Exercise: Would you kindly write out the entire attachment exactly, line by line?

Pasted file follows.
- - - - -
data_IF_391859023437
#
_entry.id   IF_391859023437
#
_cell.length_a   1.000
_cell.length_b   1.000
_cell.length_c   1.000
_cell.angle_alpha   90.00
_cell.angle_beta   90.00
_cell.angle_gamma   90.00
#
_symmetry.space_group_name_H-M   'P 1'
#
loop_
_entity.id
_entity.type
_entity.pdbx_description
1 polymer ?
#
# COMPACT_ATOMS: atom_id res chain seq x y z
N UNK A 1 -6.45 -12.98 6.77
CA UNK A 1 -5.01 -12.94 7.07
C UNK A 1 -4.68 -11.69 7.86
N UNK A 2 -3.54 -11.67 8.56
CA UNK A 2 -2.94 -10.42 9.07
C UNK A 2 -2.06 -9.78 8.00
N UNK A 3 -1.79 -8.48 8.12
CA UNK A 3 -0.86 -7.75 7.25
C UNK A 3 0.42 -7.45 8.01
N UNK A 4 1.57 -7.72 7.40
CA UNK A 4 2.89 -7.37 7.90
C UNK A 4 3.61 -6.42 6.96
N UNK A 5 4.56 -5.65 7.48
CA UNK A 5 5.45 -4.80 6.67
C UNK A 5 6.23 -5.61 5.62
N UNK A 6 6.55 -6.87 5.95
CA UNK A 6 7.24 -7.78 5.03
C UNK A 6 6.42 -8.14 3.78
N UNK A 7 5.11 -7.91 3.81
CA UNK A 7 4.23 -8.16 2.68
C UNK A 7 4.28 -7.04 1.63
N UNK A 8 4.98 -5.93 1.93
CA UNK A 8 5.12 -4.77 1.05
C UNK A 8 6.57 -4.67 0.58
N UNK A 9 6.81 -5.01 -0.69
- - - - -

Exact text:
data_IF_391859023437
#
_entry.id   IF_391859023437
#
_cell.length_a   1.000
_cell.length_b   1.000
_cell.length_c   1.000
_cell.angle_alpha   90.00
_cell.angle_beta   90.00
_cell.angle_gamma   90.00
#
_symmetry.space_group_name_H-M   'P 1'
#
loop_
_entity.id
_entity.type
_entity.pdbx_description
1 polymer ?
#
# COMPACT_ATOMS: atom_id res chain seq x y z
N UNK A 1 -6.45 -12.98 6.77
CA UNK A 1 -5.01 -12.94 7.07
C UNK A 1 -4.68 -11.69 7.86
N UNK A 2 -3.54 -11.67 8.56
CA UNK A 2 -2.94 -10.42 9.07
C UNK A 2 -2.06 -9.78 8.00
N UNK A 3 -1.79 -8.48 8.12
CA UNK A 3 -0.86 -7.75 7.25
C UNK A 3 0.42 -7.45 8.01
N UNK A 4 1.57 -7.72 7.40
CA UNK A 4 2.89 -7.37 7.90
C UNK A 4 3.61 -6.42 6.96
N UNK A 5 4.56 -5.65 7.48
CA UNK A 5 5.45 -4.80 6.67
C UNK A 5 6.23 -5.61 5.62
N UNK A 6 6.55 -6.87 5.95
CA UNK A 6 7.24 -7.78 5.03
C UNK A 6 6.42 -8.14 3.78
N UNK A 7 5.11 -7.91 3.81
CA UNK A 7 4.23 -8.16 2.68
C UNK A 7 4.28 -7.04 1.63
N UNK A 8 4.98 -5.93 1.93
CA UNK A 8 5.12 -4.77 1.05
C UNK A 8 6.57 -4.67 0.58
N UNK A 9 6.81 -5.01 -0.69